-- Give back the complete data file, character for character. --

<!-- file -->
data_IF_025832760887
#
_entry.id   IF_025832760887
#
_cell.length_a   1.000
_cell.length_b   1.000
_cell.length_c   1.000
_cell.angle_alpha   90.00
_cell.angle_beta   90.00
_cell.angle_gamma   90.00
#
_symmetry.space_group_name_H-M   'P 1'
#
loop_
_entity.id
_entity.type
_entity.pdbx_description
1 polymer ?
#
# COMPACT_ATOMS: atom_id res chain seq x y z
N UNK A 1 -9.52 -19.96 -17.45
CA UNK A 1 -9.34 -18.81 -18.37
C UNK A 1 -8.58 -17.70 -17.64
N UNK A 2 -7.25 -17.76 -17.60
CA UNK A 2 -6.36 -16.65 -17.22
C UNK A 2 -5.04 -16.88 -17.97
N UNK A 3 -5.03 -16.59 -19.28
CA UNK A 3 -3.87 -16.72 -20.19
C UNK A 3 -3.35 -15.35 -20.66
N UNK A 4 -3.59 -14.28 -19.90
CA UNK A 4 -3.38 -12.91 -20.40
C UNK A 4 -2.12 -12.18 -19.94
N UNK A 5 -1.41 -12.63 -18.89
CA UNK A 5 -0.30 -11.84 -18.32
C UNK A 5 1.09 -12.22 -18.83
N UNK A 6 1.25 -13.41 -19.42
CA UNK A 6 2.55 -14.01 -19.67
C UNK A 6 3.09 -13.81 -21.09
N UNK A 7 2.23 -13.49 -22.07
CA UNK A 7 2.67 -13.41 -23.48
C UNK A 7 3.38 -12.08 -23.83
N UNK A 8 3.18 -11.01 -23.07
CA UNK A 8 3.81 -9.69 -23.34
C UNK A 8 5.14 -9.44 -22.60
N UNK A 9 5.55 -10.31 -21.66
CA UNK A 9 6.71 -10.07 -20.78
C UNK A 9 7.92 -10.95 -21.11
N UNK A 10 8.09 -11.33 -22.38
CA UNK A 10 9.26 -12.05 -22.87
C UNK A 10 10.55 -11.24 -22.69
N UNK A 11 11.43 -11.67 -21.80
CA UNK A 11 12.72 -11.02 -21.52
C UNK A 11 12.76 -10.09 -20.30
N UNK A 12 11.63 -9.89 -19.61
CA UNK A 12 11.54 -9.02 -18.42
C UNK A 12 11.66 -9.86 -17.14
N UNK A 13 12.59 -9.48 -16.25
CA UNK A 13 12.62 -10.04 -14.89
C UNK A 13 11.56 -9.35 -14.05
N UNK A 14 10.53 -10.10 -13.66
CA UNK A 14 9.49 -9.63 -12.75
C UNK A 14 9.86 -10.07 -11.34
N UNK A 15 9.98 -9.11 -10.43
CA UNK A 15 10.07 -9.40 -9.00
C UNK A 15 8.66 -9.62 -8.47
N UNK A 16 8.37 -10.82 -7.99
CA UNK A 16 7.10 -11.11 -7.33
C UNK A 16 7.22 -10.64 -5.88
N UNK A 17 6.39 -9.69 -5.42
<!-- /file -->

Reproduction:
data_IF_025832760887
#
_entry.id   IF_025832760887
#
_cell.length_a   1.000
_cell.length_b   1.000
_cell.length_c   1.000
_cell.angle_alpha   90.00
_cell.angle_beta   90.00
_cell.angle_gamma   90.00
#
_symmetry.space_group_name_H-M   'P 1'
#
loop_
_entity.id
_entity.type
_entity.pdbx_description
1 polymer ?
#
# COMPACT_ATOMS: atom_id res chain seq x y z
N UNK A 1 -9.52 -19.96 -17.45
CA UNK A 1 -9.34 -18.81 -18.37
C UNK A 1 -8.58 -17.70 -17.64
N UNK A 2 -7.25 -17.76 -17.60
CA UNK A 2 -6.36 -16.65 -17.22
C UNK A 2 -5.04 -16.88 -17.97
N UNK A 3 -5.03 -16.59 -19.28
CA UNK A 3 -3.87 -16.72 -20.19
C UNK A 3 -3.35 -15.35 -20.66
N UNK A 4 -3.59 -14.28 -19.90
CA UNK A 4 -3.38 -12.91 -20.40
C UNK A 4 -2.12 -12.18 -19.94
N UNK A 5 -1.41 -12.63 -18.89
CA UNK A 5 -0.30 -11.84 -18.32
C UNK A 5 1.09 -12.22 -18.83
N UNK A 6 1.25 -13.41 -19.42
CA UNK A 6 2.55 -14.01 -19.67
C UNK A 6 3.09 -13.81 -21.09
N UNK A 7 2.23 -13.49 -22.07
CA UNK A 7 2.67 -13.41 -23.48
C UNK A 7 3.38 -12.08 -23.83
N UNK A 8 3.18 -11.01 -23.07
CA UNK A 8 3.81 -9.69 -23.34
C UNK A 8 5.14 -9.44 -22.60
N UNK A 9 5.55 -10.31 -21.66
CA UNK A 9 6.71 -10.07 -20.78
C UNK A 9 7.92 -10.95 -21.11
N UNK A 10 8.09 -11.33 -22.38
CA UNK A 10 9.26 -12.05 -22.87
C UNK A 10 10.55 -11.24 -22.69
N UNK A 11 11.43 -11.67 -21.80
CA UNK A 11 12.72 -11.02 -21.52
C UNK A 11 12.76 -10.09 -20.30
N UNK A 12 11.63 -9.89 -19.61
CA UNK A 12 11.54 -9.02 -18.42
C UNK A 12 11.66 -9.86 -17.14
N UNK A 13 12.59 -9.48 -16.25
CA UNK A 13 12.62 -10.04 -14.89
C UNK A 13 11.56 -9.35 -14.05
N UNK A 14 10.53 -10.10 -13.66
CA UNK A 14 9.49 -9.63 -12.75
C UNK A 14 9.86 -10.07 -11.34
N UNK A 15 9.98 -9.11 -10.43
CA UNK A 15 10.07 -9.40 -9.00
C UNK A 15 8.66 -9.62 -8.47
N UNK A 16 8.37 -10.82 -7.99
CA UNK A 16 7.10 -11.11 -7.33
C UNK A 16 7.22 -10.64 -5.88
N UNK A 17 6.39 -9.69 -5.42